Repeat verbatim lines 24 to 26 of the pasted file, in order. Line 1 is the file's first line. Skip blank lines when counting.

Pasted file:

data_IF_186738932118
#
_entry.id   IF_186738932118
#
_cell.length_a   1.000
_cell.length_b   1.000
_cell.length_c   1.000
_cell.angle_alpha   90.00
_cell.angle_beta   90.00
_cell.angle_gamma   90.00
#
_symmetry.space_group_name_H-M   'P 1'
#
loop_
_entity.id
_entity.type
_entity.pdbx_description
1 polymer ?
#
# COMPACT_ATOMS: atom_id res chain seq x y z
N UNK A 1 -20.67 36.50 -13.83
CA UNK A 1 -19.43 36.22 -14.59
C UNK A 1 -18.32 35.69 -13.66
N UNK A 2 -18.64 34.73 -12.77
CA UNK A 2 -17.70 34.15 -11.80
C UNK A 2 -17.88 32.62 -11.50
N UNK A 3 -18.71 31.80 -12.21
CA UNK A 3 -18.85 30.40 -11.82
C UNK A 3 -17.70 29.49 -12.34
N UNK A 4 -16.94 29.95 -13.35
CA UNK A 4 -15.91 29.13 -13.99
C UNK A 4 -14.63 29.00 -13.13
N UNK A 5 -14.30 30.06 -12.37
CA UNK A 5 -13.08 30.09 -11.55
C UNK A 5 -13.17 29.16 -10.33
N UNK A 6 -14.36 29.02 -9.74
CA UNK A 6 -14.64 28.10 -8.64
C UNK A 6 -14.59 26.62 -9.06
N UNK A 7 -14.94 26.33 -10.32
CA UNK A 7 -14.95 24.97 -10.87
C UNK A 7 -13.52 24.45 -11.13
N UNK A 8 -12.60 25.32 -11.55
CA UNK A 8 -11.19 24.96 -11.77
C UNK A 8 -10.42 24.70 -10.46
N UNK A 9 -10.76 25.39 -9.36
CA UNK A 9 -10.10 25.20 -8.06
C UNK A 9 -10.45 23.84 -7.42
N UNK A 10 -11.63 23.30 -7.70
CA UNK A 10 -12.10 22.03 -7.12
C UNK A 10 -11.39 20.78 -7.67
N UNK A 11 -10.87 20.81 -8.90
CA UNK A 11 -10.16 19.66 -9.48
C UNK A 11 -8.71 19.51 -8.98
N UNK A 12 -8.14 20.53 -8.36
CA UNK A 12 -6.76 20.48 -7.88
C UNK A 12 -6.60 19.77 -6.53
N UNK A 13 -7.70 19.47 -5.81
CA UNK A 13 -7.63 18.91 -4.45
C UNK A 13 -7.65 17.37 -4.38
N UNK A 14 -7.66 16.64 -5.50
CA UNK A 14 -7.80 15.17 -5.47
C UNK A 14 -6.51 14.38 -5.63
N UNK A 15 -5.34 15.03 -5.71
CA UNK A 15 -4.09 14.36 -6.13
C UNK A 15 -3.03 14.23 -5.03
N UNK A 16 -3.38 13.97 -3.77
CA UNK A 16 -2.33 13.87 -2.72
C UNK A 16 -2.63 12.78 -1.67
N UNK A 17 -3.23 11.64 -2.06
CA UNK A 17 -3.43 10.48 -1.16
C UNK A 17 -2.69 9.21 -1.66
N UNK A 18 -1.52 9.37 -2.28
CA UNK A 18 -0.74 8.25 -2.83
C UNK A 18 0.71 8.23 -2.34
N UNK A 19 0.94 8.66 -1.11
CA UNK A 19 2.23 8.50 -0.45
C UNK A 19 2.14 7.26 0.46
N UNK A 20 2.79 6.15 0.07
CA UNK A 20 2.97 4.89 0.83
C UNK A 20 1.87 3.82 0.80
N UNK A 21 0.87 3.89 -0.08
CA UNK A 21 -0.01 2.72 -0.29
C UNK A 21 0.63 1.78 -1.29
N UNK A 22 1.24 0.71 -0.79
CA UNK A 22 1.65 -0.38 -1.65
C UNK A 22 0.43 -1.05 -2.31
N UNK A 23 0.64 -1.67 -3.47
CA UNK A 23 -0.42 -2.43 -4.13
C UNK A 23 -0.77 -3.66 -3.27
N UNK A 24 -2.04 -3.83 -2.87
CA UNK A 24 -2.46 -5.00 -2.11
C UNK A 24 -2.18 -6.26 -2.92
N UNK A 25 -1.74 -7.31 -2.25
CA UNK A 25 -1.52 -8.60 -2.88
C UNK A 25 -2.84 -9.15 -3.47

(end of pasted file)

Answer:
N UNK A 2 -18.64 34.73 -12.77
CA UNK A 2 -17.70 34.15 -11.80
C UNK A 2 -17.88 32.62 -11.50